Premier Scott Moe held a COVID-19-related press conference last week.
That shouldn’t be column-worthy material. He should be holding these sessions at least once a week, answering questions from the media about the number of people in hospital with COVID-19, and what the government is going to do about the impact of the “fourth wave” of the virus.
But these press conferences have become rare occasions for the premier. Perhaps he could justify the lack of these gatherings in July and early August because the pandemic-related restrictions were over, and we were looking to shift from a pandemic mentality to an endemic mindset.
But once the case numbers started to soar in late August, he should have been appearing before the people of the province and answering questions from the media on a regular basis.
Ditto Minister of Health Paul Merriman, who couldn’t offer us a legitimate explanation on why he went 35 days without a public appearance.
So what did Premier Moe have to say during his press conference? That we were going to have tougher restrictions heading into Thanksgiving? That the restrictions would be coming in after Thanksgiving? That his government was going to get tougher on those who haven’t had the vaccine?
Or that his government was going to create a simpler, more consistent, more coherent set of regulations, rather than the muddled mess that has created so many headaches for businesses and organizations?
The province was assuming command of emergency management operations in the fight against COVID-19.
For many in Saskatchewan, the response could likely be summed up by saying “huh?”
The government says this should alleviate stress on front-line healthcare workers. That’s a laudable concept, as front-line workers have been under so much pressure, especially the past few weeks.
But we have no idea whether this will be beneficial or not. Regardless, it once again felt like the government was doing its best to delay the inevitable.
A growing number of people believe that the government moved too quickly to remove COVID-19 restrictions a few months ago. You could see the pride in Premier Moe in late June and early July when those restrictions were eradicated, amid low case counts and relatively high vaccination rates.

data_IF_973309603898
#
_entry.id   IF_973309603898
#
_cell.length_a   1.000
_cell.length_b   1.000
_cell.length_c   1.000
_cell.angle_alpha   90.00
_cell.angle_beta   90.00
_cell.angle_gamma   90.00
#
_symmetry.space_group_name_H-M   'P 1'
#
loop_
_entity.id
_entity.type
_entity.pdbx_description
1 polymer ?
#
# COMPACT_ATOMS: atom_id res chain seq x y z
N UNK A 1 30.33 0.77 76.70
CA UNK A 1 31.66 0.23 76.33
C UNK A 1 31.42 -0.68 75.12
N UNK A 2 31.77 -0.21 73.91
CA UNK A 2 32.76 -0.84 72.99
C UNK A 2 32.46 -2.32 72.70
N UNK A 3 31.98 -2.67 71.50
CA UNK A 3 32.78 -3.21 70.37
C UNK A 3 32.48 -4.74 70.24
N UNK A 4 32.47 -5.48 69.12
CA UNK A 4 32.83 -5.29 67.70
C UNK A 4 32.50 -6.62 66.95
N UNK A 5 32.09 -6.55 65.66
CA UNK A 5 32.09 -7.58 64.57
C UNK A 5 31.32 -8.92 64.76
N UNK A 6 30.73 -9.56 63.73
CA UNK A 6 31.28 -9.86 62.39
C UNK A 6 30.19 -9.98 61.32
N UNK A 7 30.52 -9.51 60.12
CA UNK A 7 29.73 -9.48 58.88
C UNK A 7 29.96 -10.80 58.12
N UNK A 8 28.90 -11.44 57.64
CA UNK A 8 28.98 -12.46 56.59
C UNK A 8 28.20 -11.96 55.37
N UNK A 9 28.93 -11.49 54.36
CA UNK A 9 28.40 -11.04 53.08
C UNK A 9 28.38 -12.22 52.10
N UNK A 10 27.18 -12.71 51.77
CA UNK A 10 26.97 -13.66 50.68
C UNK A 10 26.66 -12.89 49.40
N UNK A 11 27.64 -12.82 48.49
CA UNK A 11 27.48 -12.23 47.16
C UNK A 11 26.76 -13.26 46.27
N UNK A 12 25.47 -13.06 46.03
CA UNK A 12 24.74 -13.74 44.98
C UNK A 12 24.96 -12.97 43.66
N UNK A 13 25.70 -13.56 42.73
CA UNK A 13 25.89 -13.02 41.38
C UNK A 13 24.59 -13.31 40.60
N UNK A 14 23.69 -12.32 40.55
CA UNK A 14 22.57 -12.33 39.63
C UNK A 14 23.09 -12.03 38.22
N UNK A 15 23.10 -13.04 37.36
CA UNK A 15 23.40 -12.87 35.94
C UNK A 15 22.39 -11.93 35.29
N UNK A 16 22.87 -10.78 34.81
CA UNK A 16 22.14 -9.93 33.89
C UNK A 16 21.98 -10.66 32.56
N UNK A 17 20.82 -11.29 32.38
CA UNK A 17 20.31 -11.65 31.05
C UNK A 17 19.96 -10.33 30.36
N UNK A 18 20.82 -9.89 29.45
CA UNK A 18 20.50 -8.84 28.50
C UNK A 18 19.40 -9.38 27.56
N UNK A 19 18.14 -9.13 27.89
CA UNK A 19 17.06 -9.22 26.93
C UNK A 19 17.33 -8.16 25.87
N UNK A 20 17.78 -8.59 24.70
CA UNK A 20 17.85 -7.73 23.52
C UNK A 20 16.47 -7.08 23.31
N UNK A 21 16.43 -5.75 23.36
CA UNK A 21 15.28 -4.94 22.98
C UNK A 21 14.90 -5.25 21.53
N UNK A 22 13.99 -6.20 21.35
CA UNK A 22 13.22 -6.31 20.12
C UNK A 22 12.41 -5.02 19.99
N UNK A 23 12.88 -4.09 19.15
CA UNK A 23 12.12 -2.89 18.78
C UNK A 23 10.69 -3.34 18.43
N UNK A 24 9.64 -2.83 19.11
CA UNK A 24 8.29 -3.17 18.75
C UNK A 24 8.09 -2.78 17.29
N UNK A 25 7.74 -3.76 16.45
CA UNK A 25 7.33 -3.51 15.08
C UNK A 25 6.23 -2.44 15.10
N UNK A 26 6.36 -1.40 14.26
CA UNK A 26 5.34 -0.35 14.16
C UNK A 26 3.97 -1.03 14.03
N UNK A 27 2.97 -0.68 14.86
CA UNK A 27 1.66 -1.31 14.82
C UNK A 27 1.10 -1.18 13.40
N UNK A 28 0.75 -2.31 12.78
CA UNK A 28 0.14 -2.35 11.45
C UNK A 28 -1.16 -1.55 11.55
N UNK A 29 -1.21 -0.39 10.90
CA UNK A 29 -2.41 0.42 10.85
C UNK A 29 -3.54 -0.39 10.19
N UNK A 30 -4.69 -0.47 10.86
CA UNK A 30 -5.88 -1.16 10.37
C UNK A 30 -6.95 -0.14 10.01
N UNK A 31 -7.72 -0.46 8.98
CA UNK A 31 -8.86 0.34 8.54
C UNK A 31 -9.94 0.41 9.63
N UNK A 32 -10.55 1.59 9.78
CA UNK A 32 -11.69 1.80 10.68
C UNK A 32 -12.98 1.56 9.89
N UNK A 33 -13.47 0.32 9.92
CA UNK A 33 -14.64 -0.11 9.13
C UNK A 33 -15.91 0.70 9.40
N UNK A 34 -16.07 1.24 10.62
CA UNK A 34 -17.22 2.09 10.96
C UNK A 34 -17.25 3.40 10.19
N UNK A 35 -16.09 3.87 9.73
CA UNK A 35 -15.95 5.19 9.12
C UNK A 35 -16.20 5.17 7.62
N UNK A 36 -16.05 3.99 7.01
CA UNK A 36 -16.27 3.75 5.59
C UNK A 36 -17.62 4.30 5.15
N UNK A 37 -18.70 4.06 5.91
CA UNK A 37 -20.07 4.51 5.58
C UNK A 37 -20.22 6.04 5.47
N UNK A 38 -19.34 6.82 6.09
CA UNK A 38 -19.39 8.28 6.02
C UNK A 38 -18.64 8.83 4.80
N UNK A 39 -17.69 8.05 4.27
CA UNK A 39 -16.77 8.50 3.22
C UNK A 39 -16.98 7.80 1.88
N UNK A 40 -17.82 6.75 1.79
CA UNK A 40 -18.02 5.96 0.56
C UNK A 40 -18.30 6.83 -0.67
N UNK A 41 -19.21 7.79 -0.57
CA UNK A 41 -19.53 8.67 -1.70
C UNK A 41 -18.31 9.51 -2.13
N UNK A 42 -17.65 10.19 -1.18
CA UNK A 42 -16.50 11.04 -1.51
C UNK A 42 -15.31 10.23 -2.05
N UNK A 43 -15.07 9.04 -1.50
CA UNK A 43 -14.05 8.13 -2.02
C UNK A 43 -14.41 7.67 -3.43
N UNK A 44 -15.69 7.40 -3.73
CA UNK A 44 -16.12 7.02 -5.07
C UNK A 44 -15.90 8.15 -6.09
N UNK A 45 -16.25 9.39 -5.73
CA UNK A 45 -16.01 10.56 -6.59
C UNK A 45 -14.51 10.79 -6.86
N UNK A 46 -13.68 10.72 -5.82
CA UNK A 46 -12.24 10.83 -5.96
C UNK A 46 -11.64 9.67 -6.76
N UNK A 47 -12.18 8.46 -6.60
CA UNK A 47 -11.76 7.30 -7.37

He hoped it would be a blueprint for other provinces. Instead, it’s become a cautionary tale for those looking to follow suit.
The vaccination benchmarks needed to be higher, not just for the first dose, but especially for the second dose.
And the vaccine passport system should have been brought in once the number of cases (and, correspondingly, the number of people in hospitals) soared.
Moe, Merriman and others might want to be anywhere else than answering questions from the media on this a couple of times a week, but they really don't have a choice. They need to be transparent.
At least the Alberta government – who truly botched their handling of the pandemic over the past year – has been there to face the press. But it's unlikely that Jason Kenney will be Alberta's premier much longer. Moe likely wants to remain in the role for a few more years. (Who could blame him, though, if he's thinking of an exit strategy after the toll of the pandemic in the past 19 months, and the impact of the last six weeks in particular).
Moe has been far from perfect since March 2020, but generally he’d done better than most, dealing with a situation that didn’t have a playbook, and usually required reactive rather than pro-active leadership. He has to try to balance what's in the best interest of public health, and what's best from the economy.
There are relatively large and vocal critics on both sides. One side wants a return to restrictions. Earlier on in the pandemic, they often called for tougher restrictions.
Another side wants nothing to do with increased restrictions, and didn't want restrictions from the outset of the pandemic.
There hasn't seemed to be much of a middle ground. The moderates haven't always been vocal, and it seems like they're a shrinking number.
Back to Moe, even his strongest supporters would have a hard time defending his recent performance.
It’s incumbent for them to stand before the public, answer questions, and be accountable for decisions.